Schedule overview (times in EDT):
FRIDAY, APRIL 9
10:00 am–Panel #1 (“Archives and History”)
12 noon–Keynote address, Gail Hershatter
2:00 pm–Panel #2 (“Scholarship and Activism”)
SATURDAY, APRIL 10
10:00 am–UM graduate student panel (“Future Directions”)
11:10 am–Lunch and mingle
1:00 pm–Panel #3 (“Interspecies, Affects, and Boundary Pushing”)
2:45–Closing remarks by Wang Zheng
Talk title: Intellectual Groups in Post-Mao China, 1976—2000
Time and Location: Wednesday, March 31, 7pm EST, virtual talk
Organizer: Chinese program and political science department, University of Richmond
In contemporary China, people often speak of “left” or “right” as an indicator of one’s political orientation, but what does such a label mean? Commentators often say that ideological designators in China are different, or even to the contrary of, those in the West, but how did that happen? In this talk, I propose that we go back to history to find the answer. I will trace the evolution of China’s intellectual field, paying particular attention to the key debates and the formation of intellectual groups. If we view liberalism and the New Left as “communities of discourse” rather than coherent political philosophies, we will be able to appreciate the complexity of contemporary Chinese political thought.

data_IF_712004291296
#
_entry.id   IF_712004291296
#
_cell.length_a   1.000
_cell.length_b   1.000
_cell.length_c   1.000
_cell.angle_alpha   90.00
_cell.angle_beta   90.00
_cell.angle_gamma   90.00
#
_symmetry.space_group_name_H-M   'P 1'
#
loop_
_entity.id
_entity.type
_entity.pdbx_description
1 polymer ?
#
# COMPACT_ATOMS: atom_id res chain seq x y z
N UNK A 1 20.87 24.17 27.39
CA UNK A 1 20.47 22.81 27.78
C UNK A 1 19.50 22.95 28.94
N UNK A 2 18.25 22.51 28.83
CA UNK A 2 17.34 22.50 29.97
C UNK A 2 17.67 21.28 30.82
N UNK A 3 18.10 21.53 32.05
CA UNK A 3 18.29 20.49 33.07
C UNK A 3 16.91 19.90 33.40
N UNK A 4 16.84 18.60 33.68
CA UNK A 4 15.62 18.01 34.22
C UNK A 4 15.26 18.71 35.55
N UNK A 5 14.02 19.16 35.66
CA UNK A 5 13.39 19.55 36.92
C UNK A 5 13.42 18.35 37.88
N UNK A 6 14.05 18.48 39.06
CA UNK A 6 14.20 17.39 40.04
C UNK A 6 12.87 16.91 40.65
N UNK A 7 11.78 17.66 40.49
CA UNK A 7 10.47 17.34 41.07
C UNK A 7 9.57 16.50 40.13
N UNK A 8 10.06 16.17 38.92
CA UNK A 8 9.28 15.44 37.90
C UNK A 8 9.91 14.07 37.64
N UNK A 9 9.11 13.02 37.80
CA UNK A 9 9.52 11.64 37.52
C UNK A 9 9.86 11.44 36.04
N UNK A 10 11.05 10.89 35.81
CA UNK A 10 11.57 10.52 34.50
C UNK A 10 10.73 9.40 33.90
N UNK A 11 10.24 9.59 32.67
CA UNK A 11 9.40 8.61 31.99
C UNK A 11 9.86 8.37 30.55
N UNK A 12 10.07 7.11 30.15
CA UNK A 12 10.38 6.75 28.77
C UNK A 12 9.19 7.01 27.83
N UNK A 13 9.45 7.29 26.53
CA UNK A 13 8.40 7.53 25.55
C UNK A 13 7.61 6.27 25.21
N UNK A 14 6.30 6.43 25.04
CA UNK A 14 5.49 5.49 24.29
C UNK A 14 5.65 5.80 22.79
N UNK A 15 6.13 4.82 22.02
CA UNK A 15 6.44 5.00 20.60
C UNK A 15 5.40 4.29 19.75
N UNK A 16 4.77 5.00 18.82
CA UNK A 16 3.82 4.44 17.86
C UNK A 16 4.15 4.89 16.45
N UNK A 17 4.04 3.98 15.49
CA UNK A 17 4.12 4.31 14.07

A suicide scandal in Shanghai reveals the social fault lines of democratic visions in China’s troubled Republic in the early 1920s.
On September 8, 1922, the body of Xi Shangzhen was found hanging in the Shanghai newspaper office where she worked. Although her death occurred outside of Chinese jurisdiction, her U.S.-educated employer, Tang Jiezhi, was kidnapped by Chinese authorities and put on trial. In the unfolding scandal, novelists, filmmakers, suffragists, reformers, and even a founding member of the Chinese Communist Party seized upon the case as emblematic of deep social problems. Xi’s family claimed that Tang had pressured her to be his concubine; his conviction instead for financial fraud only stirred further controversy. Continue reading →
MCLC Resource Center is pleased to announce publication of Guangchen Chen’s tribute to Fou Ts’ong (1934-2020), “The Sufferings and Greatness of a Vulnerable Artist: In Memory of Fou Ts’ong.” To read the whole essay, which includes images and video clips, click here. A teaser appears below. My thanks to Guangchen Chen for sharing with us his memories of Fou Ts’ong.
Kirk Denton, editor
The Sufferings and Greatness of a Vulnerable Artist: In Memory of Fou Ts’ong
By Guangchen Chen
MCLC Resource Center Publication (Copyright March 2021)
Fu Ts’ong program note from a performance in New York in the 1965-66 season.
As if 2020 were not bad enough: about a week before Christmas, I received an email from the pianist Patsy Toh; I assumed it was her usual kind holiday greetings. Instead, it was to inform me that both she and her husband and musical partner Fou Ts’ong 傅聰 tested positive of COVID-19. Patsy seemed to be doing OK and was out of hospital already. Ts’ong would stay on for a few more days, and was expected back home for Christmas. I was shocked, knowing how reclusive they were. And I was worried: Ts’ong was 86 and a lifelong lover of pipe smoking. But I was also hopeful, because he had, until recently, always been bursting with vitality and had weathered one challenge after another through his dramatic life. But 2020 proved, right up to the end, deadly: he passed away on December 28.